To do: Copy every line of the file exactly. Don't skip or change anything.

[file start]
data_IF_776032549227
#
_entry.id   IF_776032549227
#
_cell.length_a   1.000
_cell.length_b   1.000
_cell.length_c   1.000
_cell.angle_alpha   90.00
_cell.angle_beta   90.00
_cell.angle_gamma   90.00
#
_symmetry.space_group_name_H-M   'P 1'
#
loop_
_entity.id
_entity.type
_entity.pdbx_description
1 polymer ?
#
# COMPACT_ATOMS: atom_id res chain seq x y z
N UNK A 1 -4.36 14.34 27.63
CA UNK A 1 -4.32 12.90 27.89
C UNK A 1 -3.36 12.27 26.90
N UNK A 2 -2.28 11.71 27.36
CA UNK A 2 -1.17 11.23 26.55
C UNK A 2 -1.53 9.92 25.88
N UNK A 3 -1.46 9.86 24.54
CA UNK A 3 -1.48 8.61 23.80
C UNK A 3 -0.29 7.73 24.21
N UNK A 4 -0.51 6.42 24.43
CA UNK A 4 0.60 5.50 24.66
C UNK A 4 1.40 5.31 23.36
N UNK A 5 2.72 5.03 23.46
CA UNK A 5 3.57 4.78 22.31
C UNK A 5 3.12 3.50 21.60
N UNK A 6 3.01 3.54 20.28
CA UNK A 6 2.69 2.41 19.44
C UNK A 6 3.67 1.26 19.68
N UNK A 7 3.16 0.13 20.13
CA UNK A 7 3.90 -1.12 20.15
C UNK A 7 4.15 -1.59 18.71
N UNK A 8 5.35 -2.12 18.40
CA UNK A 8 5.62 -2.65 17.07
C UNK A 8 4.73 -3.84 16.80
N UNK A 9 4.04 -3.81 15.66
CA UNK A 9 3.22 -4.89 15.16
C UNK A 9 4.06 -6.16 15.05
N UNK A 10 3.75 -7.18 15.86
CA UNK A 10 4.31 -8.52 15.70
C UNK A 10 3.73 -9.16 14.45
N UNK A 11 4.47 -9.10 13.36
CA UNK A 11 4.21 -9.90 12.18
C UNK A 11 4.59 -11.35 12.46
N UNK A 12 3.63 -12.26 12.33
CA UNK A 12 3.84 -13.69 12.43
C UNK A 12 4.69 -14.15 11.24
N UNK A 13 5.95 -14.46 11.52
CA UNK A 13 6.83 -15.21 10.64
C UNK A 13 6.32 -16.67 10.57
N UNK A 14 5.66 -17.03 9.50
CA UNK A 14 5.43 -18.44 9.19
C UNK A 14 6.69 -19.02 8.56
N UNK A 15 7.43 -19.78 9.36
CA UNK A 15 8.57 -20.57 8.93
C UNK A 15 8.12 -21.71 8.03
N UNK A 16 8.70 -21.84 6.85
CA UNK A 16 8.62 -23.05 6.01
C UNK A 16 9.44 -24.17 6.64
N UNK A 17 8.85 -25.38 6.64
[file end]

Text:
data_IF_776032549227
#
_entry.id   IF_776032549227
#
_cell.length_a   1.000
_cell.length_b   1.000
_cell.length_c   1.000
_cell.angle_alpha   90.00
_cell.angle_beta   90.00
_cell.angle_gamma   90.00
#
_symmetry.space_group_name_H-M   'P 1'
#
loop_
_entity.id
_entity.type
_entity.pdbx_description
1 polymer ?
#
# COMPACT_ATOMS: atom_id res chain seq x y z
N UNK A 1 -4.36 14.34 27.63
CA UNK A 1 -4.32 12.90 27.89
C UNK A 1 -3.36 12.27 26.90
N UNK A 2 -2.28 11.71 27.36
CA UNK A 2 -1.17 11.23 26.55
C UNK A 2 -1.53 9.92 25.88
N UNK A 3 -1.46 9.86 24.54
CA UNK A 3 -1.48 8.61 23.80
C UNK A 3 -0.29 7.73 24.21
N UNK A 4 -0.51 6.42 24.43
CA UNK A 4 0.60 5.50 24.66
C UNK A 4 1.40 5.31 23.36
N UNK A 5 2.72 5.03 23.46
CA UNK A 5 3.57 4.78 22.31
C UNK A 5 3.12 3.50 21.60
N UNK A 6 3.01 3.54 20.28
CA UNK A 6 2.69 2.41 19.44
C UNK A 6 3.67 1.26 19.68
N UNK A 7 3.16 0.13 20.13
CA UNK A 7 3.90 -1.12 20.15
C UNK A 7 4.15 -1.59 18.71
N UNK A 8 5.35 -2.12 18.40
CA UNK A 8 5.62 -2.65 17.07
C UNK A 8 4.73 -3.84 16.80
N UNK A 9 4.04 -3.81 15.66
CA UNK A 9 3.22 -4.89 15.16
C UNK A 9 4.06 -6.16 15.05
N UNK A 10 3.75 -7.18 15.86
CA UNK A 10 4.31 -8.52 15.70
C UNK A 10 3.73 -9.16 14.45
N UNK A 11 4.47 -9.10 13.36
CA UNK A 11 4.21 -9.90 12.18
C UNK A 11 4.59 -11.35 12.46
N UNK A 12 3.63 -12.26 12.33
CA UNK A 12 3.84 -13.69 12.43
C UNK A 12 4.69 -14.15 11.24
N UNK A 13 5.95 -14.46 11.52
CA UNK A 13 6.83 -15.21 10.64
C UNK A 13 6.32 -16.67 10.57
N UNK A 14 5.66 -17.03 9.50
CA UNK A 14 5.43 -18.44 9.19
C UNK A 14 6.69 -19.02 8.56
N UNK A 15 7.43 -19.78 9.36
CA UNK A 15 8.57 -20.57 8.93
C UNK A 15 8.12 -21.71 8.03
N UNK A 16 8.70 -21.84 6.85
CA UNK A 16 8.62 -23.05 6.01
C UNK A 16 9.44 -24.17 6.64
N UNK A 17 8.85 -25.38 6.64